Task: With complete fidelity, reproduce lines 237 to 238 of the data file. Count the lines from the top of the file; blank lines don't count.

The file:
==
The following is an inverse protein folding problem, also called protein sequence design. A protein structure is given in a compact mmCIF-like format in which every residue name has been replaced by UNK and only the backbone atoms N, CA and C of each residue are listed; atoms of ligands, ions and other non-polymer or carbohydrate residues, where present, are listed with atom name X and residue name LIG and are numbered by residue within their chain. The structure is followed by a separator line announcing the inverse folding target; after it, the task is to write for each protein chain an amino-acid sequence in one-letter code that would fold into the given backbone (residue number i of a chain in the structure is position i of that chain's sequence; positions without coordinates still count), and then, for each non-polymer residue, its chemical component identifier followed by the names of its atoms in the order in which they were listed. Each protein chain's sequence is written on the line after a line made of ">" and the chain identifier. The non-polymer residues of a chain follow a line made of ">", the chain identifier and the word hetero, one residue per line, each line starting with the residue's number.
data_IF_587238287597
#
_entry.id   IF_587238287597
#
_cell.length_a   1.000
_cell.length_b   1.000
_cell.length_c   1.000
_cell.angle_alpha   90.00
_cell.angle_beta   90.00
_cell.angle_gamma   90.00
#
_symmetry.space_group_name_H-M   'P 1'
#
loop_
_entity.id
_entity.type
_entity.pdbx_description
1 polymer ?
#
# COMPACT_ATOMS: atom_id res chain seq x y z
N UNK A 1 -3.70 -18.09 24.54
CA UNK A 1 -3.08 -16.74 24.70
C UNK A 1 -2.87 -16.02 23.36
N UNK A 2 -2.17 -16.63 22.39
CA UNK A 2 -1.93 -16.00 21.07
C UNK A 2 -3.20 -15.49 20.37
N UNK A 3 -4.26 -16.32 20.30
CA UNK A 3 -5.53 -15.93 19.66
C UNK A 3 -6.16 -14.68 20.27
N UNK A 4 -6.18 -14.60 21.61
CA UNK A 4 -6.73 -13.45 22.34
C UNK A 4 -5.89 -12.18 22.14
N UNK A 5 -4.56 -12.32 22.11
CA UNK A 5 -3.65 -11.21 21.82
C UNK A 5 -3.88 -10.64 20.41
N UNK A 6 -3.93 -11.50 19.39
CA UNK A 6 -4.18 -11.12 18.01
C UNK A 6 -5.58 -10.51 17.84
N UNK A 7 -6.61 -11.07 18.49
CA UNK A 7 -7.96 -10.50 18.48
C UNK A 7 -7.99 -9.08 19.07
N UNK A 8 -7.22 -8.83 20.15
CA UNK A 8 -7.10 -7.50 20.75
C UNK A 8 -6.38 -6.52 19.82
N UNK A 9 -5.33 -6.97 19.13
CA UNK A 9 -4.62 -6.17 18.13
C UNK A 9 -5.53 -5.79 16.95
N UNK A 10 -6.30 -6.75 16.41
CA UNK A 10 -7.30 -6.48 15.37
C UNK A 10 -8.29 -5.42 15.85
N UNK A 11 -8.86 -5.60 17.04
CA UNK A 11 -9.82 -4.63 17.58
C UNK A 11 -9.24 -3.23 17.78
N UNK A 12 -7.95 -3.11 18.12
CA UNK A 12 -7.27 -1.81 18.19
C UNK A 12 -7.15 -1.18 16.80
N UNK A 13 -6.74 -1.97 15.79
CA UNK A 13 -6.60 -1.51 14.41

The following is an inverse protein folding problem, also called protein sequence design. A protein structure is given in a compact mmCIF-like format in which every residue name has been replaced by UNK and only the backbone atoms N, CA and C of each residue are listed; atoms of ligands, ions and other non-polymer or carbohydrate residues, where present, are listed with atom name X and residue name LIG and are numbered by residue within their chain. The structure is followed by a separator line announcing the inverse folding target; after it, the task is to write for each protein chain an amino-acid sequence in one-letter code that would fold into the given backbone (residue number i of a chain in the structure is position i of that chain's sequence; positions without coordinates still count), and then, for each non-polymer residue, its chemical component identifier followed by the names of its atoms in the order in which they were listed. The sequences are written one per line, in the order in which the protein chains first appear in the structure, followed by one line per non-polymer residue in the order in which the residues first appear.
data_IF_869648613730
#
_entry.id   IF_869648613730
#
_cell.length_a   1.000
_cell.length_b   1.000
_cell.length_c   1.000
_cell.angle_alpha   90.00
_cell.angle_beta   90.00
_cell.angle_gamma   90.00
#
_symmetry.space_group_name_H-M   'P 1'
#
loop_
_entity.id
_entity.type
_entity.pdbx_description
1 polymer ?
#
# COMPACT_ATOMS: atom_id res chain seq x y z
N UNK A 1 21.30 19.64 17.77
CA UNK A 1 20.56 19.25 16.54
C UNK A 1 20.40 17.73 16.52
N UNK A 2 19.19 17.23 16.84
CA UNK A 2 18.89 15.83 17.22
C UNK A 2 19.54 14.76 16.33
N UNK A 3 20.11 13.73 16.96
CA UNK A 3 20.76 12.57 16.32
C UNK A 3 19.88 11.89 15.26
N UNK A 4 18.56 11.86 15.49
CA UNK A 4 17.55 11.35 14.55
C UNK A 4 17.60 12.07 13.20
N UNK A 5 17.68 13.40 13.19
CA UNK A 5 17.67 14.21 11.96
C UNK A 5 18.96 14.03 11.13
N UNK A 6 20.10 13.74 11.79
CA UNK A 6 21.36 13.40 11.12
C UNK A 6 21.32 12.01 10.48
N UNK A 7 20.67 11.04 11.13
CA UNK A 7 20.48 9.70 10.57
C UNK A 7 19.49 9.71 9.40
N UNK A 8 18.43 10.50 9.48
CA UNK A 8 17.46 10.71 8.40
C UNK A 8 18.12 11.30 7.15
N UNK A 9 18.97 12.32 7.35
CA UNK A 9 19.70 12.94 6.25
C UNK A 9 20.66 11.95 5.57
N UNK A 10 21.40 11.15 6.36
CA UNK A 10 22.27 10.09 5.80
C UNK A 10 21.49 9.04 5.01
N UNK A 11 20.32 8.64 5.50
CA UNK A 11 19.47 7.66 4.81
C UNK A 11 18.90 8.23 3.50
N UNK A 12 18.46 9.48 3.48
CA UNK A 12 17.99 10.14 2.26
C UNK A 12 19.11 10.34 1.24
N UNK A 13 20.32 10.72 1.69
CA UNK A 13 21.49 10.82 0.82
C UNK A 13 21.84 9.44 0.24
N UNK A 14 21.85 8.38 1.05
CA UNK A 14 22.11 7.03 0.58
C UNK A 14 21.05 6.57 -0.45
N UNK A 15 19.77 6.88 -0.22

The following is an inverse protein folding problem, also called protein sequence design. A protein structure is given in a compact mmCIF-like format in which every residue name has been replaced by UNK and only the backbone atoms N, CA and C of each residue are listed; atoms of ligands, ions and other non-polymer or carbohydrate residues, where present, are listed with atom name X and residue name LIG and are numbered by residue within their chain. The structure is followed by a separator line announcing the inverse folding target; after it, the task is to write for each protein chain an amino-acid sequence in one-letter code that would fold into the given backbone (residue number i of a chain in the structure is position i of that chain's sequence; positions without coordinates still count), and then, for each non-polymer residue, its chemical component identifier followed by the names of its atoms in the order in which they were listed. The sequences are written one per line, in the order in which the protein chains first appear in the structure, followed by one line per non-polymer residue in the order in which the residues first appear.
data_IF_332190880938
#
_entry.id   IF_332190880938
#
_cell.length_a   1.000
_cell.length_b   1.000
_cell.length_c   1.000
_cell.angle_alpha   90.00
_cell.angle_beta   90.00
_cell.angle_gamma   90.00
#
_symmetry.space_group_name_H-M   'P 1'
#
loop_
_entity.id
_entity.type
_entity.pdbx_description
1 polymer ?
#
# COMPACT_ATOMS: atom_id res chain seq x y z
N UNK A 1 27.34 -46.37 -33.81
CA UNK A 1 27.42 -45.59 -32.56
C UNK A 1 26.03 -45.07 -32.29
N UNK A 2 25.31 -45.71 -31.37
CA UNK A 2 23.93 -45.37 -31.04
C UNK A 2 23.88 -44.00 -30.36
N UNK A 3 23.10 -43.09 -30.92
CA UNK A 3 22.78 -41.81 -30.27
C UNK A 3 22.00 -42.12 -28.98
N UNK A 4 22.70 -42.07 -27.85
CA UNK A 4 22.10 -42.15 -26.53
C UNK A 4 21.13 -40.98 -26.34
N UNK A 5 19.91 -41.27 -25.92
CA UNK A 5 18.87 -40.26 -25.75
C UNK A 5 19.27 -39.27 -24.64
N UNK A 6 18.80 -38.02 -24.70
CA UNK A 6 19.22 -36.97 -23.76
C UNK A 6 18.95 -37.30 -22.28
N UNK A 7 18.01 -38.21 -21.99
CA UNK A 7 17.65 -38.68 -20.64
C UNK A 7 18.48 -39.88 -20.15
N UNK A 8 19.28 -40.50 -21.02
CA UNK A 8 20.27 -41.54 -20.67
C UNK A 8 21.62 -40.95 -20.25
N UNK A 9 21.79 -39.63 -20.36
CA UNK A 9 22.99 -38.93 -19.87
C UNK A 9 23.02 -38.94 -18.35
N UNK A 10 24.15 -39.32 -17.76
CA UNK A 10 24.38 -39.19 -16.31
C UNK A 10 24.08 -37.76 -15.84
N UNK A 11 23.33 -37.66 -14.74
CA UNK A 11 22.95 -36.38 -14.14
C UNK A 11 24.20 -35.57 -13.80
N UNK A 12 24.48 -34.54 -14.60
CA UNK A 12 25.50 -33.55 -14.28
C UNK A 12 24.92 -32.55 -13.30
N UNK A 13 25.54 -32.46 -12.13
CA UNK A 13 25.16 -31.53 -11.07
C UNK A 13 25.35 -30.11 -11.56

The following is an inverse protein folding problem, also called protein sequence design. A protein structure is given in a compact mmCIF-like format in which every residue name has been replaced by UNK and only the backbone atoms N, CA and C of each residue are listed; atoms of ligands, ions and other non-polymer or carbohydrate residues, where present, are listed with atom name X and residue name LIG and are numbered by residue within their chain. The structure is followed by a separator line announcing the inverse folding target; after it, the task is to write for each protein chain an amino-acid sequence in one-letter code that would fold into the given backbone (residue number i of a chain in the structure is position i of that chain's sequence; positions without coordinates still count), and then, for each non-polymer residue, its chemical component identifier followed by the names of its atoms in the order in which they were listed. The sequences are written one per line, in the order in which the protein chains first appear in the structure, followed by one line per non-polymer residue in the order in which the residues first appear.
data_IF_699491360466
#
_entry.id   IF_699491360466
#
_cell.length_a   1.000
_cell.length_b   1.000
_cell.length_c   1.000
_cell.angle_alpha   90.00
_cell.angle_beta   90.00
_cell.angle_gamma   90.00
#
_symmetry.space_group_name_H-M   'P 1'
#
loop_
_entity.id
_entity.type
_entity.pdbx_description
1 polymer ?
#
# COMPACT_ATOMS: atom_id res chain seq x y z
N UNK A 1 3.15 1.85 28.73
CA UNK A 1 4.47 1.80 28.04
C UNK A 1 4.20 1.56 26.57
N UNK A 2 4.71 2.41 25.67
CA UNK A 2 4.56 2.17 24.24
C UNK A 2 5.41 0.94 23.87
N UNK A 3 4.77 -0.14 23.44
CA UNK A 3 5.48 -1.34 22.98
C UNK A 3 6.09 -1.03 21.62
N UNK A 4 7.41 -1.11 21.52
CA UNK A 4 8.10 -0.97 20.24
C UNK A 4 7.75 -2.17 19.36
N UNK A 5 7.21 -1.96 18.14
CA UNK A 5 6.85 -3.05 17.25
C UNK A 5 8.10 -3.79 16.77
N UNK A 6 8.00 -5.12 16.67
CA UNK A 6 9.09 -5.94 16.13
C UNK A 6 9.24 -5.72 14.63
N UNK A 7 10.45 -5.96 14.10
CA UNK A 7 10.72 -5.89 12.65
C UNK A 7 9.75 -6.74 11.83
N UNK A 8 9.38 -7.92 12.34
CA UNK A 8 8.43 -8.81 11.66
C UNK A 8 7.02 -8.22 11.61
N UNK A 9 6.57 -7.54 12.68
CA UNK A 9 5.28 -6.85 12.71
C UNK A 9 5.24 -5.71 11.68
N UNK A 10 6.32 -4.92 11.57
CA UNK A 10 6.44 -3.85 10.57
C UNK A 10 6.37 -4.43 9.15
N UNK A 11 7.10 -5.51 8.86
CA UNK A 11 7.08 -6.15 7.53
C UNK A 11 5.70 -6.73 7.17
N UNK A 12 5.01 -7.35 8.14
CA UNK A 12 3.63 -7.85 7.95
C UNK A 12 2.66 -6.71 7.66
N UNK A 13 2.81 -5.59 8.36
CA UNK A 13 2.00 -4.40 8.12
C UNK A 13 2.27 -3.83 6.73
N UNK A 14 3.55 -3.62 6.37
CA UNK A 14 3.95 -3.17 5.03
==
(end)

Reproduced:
C UNK A 11 5.70 -6.73 7.17
N UNK A 12 5.01 -7.35 8.14